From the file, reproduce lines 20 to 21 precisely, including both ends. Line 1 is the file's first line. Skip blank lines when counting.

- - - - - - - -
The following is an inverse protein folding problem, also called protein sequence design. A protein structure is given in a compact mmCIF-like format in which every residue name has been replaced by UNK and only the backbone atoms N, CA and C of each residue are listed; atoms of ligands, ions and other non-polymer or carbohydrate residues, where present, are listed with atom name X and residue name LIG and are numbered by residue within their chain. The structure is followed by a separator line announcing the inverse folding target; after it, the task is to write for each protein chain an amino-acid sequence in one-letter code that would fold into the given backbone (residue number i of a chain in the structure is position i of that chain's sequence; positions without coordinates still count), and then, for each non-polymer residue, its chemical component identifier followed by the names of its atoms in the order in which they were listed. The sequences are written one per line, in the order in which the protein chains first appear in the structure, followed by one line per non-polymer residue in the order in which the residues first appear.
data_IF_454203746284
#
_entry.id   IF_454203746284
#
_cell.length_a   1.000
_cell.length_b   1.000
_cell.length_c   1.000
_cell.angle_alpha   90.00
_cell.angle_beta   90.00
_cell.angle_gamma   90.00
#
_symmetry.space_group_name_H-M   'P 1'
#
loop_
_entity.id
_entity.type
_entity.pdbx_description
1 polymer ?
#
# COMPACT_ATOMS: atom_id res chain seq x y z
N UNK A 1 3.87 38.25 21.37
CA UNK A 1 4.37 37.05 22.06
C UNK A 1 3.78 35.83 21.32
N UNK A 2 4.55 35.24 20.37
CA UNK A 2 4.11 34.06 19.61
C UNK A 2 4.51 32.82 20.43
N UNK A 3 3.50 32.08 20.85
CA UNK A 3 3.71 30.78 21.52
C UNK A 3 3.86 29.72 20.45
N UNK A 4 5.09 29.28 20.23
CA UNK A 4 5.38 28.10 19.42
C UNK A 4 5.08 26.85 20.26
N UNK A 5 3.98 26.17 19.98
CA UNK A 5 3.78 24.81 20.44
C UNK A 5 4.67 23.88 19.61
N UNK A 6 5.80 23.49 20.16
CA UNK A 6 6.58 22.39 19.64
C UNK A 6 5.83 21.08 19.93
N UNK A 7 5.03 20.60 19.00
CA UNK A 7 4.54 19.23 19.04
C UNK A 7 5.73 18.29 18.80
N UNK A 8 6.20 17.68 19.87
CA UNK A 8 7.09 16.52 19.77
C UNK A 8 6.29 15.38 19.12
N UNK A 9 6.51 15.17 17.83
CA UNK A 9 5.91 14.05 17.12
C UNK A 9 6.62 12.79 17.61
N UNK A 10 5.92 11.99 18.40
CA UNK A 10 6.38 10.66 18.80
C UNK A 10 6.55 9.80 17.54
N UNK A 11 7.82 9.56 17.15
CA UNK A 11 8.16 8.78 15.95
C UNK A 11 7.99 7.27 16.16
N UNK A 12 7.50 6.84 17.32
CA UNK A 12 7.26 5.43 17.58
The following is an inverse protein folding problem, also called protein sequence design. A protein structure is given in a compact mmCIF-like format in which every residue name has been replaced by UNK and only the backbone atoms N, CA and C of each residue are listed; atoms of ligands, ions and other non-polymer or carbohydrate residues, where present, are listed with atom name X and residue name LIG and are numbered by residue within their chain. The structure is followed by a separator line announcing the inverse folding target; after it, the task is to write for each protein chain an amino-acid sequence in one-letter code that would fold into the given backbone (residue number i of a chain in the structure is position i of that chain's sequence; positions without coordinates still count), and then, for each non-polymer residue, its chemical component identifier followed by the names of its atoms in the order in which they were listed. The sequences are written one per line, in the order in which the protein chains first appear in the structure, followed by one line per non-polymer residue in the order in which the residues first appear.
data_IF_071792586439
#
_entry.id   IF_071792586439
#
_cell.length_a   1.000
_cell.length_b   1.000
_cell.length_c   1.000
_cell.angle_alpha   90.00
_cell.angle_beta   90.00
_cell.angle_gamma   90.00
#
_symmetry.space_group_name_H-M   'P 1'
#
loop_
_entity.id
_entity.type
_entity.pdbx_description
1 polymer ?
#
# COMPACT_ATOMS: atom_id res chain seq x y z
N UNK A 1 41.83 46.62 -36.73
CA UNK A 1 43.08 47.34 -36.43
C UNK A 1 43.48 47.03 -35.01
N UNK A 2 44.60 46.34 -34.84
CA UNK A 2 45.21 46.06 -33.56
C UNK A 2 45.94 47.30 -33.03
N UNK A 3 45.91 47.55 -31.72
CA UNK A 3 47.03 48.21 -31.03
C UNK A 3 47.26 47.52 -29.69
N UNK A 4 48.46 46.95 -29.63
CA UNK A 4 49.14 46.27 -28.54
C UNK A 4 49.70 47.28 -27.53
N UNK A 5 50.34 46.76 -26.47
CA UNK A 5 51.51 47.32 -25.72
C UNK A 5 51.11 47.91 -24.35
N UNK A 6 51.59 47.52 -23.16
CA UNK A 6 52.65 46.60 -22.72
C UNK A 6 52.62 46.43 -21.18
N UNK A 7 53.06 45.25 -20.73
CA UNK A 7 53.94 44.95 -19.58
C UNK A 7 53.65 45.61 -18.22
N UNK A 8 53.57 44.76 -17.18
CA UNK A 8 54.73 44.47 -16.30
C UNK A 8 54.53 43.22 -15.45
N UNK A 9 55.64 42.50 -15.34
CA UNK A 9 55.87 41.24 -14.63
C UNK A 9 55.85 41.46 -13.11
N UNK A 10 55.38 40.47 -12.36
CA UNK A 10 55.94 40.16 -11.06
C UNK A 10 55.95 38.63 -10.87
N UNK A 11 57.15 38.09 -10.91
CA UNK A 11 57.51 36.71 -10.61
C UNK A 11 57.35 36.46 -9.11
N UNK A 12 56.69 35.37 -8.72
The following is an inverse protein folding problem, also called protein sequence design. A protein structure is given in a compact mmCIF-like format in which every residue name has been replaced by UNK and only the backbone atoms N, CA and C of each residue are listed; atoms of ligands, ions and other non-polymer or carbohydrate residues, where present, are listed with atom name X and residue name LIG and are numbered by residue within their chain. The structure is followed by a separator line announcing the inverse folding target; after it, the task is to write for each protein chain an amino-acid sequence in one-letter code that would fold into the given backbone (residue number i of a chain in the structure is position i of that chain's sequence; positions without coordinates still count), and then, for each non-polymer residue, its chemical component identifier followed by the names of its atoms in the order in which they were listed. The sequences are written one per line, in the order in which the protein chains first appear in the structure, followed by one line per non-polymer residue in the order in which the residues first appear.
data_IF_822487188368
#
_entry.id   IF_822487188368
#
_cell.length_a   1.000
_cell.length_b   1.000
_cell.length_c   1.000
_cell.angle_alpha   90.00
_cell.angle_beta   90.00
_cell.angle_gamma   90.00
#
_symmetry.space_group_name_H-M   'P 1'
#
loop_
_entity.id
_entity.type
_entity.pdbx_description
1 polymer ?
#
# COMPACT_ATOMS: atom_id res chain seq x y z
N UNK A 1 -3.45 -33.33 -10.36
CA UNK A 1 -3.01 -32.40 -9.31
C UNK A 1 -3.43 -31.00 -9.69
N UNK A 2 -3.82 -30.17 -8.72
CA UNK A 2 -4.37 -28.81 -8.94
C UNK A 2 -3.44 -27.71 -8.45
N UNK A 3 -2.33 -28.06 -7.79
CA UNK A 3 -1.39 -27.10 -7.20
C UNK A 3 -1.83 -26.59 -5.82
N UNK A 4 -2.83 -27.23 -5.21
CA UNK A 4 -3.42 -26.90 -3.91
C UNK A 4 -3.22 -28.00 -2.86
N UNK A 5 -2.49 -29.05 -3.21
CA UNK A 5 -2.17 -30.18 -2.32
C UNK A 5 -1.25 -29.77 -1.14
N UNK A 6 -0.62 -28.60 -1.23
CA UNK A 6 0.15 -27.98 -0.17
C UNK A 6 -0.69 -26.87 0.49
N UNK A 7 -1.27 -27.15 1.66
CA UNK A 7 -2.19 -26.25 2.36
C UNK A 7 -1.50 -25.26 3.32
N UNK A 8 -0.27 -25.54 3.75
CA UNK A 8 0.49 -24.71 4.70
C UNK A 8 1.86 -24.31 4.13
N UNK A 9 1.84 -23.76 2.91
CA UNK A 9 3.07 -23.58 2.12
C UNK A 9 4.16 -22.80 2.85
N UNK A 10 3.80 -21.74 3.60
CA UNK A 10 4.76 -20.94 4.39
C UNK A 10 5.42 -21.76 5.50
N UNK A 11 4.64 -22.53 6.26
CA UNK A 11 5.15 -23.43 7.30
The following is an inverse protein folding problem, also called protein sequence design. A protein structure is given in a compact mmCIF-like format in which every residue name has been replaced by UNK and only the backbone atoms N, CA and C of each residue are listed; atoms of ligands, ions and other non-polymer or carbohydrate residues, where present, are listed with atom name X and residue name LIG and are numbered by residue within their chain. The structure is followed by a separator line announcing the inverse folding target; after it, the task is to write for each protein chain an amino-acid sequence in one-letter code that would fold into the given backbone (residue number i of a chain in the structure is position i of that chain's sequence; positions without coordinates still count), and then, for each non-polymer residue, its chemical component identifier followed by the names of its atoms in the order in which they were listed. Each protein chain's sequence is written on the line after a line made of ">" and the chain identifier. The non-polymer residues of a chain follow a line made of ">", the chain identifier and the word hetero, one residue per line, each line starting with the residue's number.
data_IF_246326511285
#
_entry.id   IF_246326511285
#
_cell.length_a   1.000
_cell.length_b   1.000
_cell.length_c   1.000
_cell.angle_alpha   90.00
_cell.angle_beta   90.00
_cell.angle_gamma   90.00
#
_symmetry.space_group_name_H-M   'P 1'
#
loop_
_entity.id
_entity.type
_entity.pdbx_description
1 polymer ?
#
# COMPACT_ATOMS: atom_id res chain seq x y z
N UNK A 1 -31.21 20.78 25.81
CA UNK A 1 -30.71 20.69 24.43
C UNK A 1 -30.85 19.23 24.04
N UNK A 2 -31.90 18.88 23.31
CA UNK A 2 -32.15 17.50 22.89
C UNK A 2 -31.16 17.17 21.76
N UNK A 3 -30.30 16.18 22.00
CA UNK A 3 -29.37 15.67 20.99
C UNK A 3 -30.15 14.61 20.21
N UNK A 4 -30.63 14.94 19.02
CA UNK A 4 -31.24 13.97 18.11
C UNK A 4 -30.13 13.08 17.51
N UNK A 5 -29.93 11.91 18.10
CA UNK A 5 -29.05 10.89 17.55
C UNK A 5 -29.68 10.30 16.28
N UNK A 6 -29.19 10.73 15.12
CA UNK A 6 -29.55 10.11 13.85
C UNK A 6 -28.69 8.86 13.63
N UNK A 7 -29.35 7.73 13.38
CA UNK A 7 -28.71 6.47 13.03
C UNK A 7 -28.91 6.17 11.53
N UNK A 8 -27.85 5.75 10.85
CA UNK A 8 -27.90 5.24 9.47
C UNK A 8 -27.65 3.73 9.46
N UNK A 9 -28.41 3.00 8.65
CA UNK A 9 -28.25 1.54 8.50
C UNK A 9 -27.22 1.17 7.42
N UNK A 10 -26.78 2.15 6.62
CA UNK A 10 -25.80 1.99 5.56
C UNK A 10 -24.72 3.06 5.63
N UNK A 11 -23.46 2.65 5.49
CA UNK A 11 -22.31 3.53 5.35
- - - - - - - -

#
# COMPACT_ATOMS: atom_id res chain seq x y z